As Ada grew older, she was able to take advantage of activities that were only available to the upper class of London, attending concerts, theatre, and elegant parties. Here she met some of the famous people who were later influential to her successes.
In 1824, when Ada was eight years old, she received notice that her father had died in Missolonghi, Greece, where he had gone to fight for the independence of Greek from Turkey.
When she was 18 years old, Ada Lovelace met Charles Babbage at the home of her math teacher, Mrs. Somerville. Babbage was the mind behind the mathematical engine that she took an interest in. This relationship with Babbage changed her life. She was also an active member of the Bluestockings, a group of young women who would gather periodically to hold literary discussions. These young women would also attend geography lectures at the University of London.
At the age of 19 Byron married Sir William King, who would soon become the Earl of Lovelace. The two of them had three beautiful children: Bryon Noel Byron (1836), Anne Isabelle (1837), and Ralph Gordon (1839). After their marriage and birth of the first-born son Bryon, she wrote the first lengthy letter to Sir Babbage and began to attend lectures where the Difference Engine was discussed.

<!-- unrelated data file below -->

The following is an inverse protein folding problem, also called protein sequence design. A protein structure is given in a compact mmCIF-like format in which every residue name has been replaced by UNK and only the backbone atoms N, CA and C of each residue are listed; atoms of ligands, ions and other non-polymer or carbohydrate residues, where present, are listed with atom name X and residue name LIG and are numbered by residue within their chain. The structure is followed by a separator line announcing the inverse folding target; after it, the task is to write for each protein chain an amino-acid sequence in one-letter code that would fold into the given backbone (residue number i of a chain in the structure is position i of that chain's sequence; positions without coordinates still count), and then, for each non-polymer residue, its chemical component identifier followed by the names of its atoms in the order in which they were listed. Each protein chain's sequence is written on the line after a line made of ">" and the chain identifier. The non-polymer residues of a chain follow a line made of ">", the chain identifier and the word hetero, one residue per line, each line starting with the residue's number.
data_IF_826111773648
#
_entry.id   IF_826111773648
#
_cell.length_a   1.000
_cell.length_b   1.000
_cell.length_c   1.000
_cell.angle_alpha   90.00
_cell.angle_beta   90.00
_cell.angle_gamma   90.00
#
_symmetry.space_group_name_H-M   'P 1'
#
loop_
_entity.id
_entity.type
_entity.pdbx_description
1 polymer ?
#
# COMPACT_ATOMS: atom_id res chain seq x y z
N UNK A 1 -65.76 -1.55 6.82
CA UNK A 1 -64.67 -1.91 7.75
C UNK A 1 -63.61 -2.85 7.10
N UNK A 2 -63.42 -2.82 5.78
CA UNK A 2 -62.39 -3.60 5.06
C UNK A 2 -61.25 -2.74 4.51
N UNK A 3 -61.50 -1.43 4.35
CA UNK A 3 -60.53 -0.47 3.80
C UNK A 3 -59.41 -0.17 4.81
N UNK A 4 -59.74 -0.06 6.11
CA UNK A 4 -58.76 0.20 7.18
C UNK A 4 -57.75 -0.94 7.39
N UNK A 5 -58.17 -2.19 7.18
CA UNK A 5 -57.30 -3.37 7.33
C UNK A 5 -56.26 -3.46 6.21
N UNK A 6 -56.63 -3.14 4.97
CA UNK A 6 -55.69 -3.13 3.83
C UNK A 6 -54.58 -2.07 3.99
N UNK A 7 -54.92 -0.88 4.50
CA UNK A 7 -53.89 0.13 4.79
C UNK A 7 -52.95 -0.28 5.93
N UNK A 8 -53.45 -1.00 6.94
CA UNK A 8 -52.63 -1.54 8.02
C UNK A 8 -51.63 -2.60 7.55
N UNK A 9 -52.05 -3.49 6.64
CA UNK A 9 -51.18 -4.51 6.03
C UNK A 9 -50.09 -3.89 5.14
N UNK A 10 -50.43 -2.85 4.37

After hearing of the wonderful engine that could calculate Bernoulli numbers, she attended many lectures on the Difference Engine by Dionysus Lardner at the Mechanics Institute. She took painstaking notes, which she shared with her friend, Charles Babbage. Charles Babbage once wrote:
If you are as fastidious about the acts of your friendship as your are about those of your pen, I much fear I shall equally lose your friendship and your Notes. I am very reluctant to return your admirable and philosophic 'Note A.' Pray do not alter it . . . All this was impossible for you to know by intuition and the more I read your notes the more surprised I am at them and regret not having earlier explored so rich a vein of the noblest metal.
Babbage became a part of the family and visited the Lovelaces often. Letters about mechanical devices that would be able to compose musical symphonies and graphics for both personal and scientific use flew back and forth continually. The letters displayed Byron's approbation of Babbage's research, so she invited him to come to their home in January, 1841. Ada later suggested to Babbage that he write out the methods used by the Difference Engine to calculate the numbers; this is now thought of as the first computer program.
After writing out the details of Babbage's Analytical Engine, her life was plagued with illness. She would use dangerous combinations of beer, when, brandy, opium and morphine that only contributed to her health problems. During this period of experimental drug and alcohol use, she began to gamble. Even using her acute mathematical skills to devise winning methods of playing, she managed to gamble away her family fortune. Ada died at the age of 36 which, by odd coincidence, was the same age at which her famous father died.